______________________________

Lucía Peluffo is a young Argentine photographer with the work of an old and wise artist.
Her way of undertaking projects with honesty, simplicity and a lack of artifice makes one feel that between the author and her work there is a coherent and complete structure as well as an uncommon vitality.

Lucía does not make her work for others, does not call attention to herself, does not compete, does not excuse herself. Her core theme is intimacy; maybe that's why she chooses the book as a channel and as a medium, because she knows that reading is a kind of dislocated dialogue that operates between the reader and the author and that in her way of using it only the closest distance is possible, the one we reserve for family, lovers and friends.

Lucía Peluffo es una joven fotógrafa argentina con hechuras de autora vieja y sabia.
Su forma de acometer los proyectos desde la honestidad, la sencillez y la falta de artificio provoca en uno la sensación de que entre la autora y su obra existe una coherencia e integridad estructural y vital poco comunes.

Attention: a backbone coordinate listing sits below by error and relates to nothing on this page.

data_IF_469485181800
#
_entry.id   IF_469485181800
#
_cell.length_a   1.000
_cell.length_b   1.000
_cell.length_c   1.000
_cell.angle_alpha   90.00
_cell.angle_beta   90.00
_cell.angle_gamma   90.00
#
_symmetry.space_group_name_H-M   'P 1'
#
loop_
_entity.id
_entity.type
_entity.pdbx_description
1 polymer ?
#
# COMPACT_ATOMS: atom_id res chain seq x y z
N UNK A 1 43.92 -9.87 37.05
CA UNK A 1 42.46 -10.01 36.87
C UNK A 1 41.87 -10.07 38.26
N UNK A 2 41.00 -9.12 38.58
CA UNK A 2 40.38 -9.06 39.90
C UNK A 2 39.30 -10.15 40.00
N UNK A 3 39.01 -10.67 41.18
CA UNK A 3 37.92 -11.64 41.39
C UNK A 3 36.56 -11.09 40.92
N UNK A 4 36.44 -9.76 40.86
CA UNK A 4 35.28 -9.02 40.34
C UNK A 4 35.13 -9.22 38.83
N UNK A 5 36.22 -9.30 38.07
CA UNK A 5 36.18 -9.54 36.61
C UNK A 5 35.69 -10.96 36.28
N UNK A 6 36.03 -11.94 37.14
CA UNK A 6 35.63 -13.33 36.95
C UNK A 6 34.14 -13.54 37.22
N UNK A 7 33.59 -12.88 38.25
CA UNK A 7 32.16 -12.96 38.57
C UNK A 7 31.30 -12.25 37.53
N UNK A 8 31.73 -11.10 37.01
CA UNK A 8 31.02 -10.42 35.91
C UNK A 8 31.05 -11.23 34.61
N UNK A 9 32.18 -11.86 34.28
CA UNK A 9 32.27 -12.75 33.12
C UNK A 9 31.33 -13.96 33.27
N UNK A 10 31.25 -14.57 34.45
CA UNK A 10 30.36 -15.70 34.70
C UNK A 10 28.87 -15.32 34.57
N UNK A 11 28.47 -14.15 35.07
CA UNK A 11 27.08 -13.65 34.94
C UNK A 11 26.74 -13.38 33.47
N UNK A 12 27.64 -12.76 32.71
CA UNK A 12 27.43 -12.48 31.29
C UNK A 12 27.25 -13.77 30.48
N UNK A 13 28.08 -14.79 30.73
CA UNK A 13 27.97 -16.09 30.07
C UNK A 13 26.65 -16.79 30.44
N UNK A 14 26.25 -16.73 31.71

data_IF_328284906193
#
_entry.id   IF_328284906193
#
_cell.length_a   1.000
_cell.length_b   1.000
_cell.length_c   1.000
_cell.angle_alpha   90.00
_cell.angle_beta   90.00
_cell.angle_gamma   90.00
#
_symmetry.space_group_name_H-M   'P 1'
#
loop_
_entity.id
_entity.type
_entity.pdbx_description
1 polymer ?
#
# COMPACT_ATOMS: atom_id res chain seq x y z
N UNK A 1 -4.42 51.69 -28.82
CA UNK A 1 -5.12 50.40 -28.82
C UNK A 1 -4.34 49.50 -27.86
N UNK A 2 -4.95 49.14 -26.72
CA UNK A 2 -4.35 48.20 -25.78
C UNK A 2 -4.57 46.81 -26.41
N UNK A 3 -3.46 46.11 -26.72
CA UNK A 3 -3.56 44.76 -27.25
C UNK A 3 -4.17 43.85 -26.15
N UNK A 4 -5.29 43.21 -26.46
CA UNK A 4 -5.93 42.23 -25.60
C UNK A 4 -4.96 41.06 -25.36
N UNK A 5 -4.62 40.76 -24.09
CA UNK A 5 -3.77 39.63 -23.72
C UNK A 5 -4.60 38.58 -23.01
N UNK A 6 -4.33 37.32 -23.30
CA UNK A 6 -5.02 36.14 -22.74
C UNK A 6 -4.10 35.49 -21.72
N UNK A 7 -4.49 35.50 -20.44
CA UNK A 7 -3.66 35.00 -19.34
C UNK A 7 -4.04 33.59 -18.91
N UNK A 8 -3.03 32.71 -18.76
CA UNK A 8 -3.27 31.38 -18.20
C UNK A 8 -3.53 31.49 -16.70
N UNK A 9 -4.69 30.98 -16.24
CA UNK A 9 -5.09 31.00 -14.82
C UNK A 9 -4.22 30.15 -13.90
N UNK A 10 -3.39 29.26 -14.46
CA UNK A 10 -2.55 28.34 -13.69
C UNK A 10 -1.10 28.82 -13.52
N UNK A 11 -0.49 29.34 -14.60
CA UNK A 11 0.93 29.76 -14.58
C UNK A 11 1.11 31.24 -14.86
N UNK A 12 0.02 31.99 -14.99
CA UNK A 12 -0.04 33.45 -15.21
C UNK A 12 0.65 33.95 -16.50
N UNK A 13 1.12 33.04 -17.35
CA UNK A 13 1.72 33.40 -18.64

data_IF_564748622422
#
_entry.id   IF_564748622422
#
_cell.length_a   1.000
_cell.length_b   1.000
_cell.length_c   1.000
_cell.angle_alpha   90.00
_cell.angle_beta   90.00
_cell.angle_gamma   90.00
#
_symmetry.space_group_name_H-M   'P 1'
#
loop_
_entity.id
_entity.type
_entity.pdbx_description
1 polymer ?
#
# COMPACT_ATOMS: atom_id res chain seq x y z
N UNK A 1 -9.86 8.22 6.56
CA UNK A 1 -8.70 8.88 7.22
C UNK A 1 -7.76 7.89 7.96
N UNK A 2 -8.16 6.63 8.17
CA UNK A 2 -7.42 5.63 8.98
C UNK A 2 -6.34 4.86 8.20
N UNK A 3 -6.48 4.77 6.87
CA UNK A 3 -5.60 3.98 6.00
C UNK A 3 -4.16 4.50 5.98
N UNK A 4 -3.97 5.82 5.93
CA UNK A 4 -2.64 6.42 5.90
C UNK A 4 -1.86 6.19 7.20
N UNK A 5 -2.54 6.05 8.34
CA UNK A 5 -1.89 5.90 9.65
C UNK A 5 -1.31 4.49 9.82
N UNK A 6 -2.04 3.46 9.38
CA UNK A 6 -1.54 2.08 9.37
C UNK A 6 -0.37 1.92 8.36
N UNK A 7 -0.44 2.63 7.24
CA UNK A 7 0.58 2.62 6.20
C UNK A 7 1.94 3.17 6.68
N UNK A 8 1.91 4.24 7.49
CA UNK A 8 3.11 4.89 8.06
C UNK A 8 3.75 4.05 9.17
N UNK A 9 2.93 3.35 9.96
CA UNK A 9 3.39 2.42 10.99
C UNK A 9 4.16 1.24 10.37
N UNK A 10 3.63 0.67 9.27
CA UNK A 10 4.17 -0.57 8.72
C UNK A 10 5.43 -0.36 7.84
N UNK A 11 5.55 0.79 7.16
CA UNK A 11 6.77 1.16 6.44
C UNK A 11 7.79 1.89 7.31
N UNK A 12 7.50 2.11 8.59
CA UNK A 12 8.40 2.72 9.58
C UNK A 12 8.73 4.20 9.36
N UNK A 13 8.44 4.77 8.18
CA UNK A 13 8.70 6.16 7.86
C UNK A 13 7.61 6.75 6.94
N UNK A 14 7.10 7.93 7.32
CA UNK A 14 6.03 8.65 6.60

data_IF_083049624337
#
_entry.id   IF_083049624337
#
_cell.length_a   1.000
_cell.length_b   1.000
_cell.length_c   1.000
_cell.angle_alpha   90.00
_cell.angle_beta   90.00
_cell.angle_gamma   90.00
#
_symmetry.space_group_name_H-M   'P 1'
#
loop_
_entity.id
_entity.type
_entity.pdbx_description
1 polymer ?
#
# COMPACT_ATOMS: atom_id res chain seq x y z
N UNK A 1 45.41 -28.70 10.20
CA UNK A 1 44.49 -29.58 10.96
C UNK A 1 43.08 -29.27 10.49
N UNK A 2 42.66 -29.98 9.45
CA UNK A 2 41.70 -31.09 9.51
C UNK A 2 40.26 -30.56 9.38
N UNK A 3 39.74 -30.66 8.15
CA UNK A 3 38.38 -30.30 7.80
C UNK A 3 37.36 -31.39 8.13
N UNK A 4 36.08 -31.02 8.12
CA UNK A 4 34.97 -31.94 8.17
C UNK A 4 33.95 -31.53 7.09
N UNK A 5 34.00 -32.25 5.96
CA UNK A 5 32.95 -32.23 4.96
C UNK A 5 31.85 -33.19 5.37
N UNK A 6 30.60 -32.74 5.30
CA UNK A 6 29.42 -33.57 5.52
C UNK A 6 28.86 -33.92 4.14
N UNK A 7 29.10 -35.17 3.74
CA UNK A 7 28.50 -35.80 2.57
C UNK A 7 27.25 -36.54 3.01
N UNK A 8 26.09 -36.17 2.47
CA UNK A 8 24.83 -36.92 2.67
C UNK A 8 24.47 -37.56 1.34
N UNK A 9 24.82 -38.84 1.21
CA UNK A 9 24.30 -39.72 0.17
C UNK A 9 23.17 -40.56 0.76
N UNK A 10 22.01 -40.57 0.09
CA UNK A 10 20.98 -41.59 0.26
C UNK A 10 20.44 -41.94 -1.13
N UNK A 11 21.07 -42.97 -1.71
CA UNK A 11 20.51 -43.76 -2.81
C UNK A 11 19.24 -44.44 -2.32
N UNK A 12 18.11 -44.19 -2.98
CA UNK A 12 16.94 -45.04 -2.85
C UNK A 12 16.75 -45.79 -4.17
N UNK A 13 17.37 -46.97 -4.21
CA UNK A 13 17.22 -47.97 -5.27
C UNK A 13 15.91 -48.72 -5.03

Lucía no produce para otros, no figura, no compite, no se excusa. Su tema vertebral es la intimidad; tal vez por eso elige el libro como canal y medio, porque sabe que la lectura es una suerte de diálogo dislocado que opera entre el lector y la autora y que en su ejercicio sólo cabe la distancia más próxima, aquella que reservamos para familia, amantes y amigos.


From the series "Isabel" © Lucía Peluffo


From the series "Isabel" © Lucía Peluffo


From the series "Isabel" © Lucía Peluffo


From the series "Isabel" © Lucía Peluffo


From the series "Isabel" © Lucía Peluffo


From the series "Isabel" © Lucía Peluffo


From the series "Isabel" © Lucía Peluffo


From the series "Isabel" © Lucía Peluffo


From the series "Isabel" © Lucía Peluffo


From the series "Isabel" © Lucía Peluffo

______________________________

Diego Moreno lives exposed, with his ribs open to the sun, offering himself as a sacrifice to continuous love. His work takes the form of woven altarpieces, symbolic representations of a family memory from the female perspective that carries pain, but also the possibility of life, of resistance, of freedom. There is a lot of purgation in his work, a natural purification without crime or guilt, that just releases sorrow.